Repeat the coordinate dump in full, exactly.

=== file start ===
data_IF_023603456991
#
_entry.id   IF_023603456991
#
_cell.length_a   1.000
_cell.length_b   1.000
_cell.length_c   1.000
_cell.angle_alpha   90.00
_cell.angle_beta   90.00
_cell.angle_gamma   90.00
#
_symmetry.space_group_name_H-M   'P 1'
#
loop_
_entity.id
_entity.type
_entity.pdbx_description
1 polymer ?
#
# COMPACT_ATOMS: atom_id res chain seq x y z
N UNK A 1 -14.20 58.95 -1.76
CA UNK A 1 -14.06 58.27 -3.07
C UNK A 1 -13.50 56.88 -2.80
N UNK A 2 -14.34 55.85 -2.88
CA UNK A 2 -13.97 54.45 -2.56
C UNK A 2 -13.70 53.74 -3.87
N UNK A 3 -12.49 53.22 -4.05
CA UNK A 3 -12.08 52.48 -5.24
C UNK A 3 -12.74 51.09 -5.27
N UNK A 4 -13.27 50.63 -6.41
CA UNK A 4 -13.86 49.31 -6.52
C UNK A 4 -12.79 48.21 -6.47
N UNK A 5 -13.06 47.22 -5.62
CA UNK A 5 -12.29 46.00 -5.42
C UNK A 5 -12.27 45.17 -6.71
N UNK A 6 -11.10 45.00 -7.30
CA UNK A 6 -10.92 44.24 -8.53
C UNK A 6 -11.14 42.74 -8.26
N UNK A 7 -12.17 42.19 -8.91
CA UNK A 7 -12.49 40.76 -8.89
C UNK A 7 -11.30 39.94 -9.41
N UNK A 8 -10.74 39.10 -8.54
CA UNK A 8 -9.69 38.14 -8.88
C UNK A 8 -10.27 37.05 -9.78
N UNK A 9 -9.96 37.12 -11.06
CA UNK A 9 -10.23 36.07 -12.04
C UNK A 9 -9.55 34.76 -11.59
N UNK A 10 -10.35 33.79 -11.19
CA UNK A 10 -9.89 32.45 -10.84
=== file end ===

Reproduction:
data_IF_023603456991
#
_entry.id   IF_023603456991
#
_cell.length_a   1.000
_cell.length_b   1.000
_cell.length_c   1.000
_cell.angle_alpha   90.00
_cell.angle_beta   90.00
_cell.angle_gamma   90.00
#
_symmetry.space_group_name_H-M   'P 1'
#
loop_
_entity.id
_entity.type
_entity.pdbx_description
1 polymer ?
#
# COMPACT_ATOMS: atom_id res chain seq x y z
N UNK A 1 -14.20 58.95 -1.76
CA UNK A 1 -14.06 58.27 -3.07
C UNK A 1 -13.50 56.88 -2.80
N UNK A 2 -14.34 55.85 -2.88
CA UNK A 2 -13.97 54.45 -2.56
C UNK A 2 -13.70 53.74 -3.87
N UNK A 3 -12.49 53.22 -4.05
CA UNK A 3 -12.08 52.48 -5.24
C UNK A 3 -12.74 51.09 -5.27
N UNK A 4 -13.27 50.63 -6.41
CA UNK A 4 -13.86 49.31 -6.52
C UNK A 4 -12.79 48.21 -6.47
N UNK A 5 -13.06 47.22 -5.62
CA UNK A 5 -12.29 46.00 -5.42
C UNK A 5 -12.27 45.17 -6.71
N UNK A 6 -11.10 45.00 -7.30
CA UNK A 6 -10.92 44.24 -8.53
C UNK A 6 -11.14 42.74 -8.26
N UNK A 7 -12.17 42.19 -8.91
CA UNK A 7 -12.49 40.76 -8.89
C UNK A 7 -11.30 39.94 -9.41
N UNK A 8 -10.74 39.10 -8.54
CA UNK A 8 -9.69 38.14 -8.88
C UNK A 8 -10.27 37.05 -9.78
N UNK A 9 -9.96 37.12 -11.06
CA UNK A 9 -10.23 36.07 -12.04
C UNK A 9 -9.55 34.76 -11.59
N UNK A 10 -10.35 33.79 -11.19
CA UNK A 10 -9.89 32.45 -10.84